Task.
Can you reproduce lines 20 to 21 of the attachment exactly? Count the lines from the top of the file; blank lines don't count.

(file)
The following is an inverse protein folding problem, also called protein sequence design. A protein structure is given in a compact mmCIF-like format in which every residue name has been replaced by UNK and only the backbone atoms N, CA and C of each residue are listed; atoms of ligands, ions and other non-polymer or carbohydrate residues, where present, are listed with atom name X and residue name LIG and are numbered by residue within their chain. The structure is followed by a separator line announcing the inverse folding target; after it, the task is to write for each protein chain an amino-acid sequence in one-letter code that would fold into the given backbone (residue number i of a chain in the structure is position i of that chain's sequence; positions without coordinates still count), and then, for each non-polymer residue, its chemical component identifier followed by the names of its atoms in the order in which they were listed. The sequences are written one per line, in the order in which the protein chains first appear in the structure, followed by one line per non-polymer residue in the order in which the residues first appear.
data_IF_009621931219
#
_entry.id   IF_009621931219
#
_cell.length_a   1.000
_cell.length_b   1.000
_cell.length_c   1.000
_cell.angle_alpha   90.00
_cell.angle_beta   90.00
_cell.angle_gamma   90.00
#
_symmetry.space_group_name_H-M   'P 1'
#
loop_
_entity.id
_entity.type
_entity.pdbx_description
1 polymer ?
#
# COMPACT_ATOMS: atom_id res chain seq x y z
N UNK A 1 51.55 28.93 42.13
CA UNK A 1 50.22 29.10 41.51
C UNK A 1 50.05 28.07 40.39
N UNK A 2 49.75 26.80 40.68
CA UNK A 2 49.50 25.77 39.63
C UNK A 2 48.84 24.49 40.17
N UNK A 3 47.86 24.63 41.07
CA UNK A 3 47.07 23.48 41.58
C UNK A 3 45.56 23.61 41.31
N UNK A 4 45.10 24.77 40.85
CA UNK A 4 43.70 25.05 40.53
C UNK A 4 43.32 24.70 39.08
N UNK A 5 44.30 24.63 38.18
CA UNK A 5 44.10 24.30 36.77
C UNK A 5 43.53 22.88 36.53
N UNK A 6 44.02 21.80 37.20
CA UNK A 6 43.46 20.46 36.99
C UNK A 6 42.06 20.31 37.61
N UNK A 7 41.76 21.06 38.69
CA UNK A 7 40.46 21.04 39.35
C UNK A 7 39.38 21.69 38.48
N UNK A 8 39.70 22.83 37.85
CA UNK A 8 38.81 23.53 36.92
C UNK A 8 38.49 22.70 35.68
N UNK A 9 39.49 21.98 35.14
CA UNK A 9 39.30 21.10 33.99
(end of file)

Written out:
#
# COMPACT_ATOMS: atom_id res chain seq x y z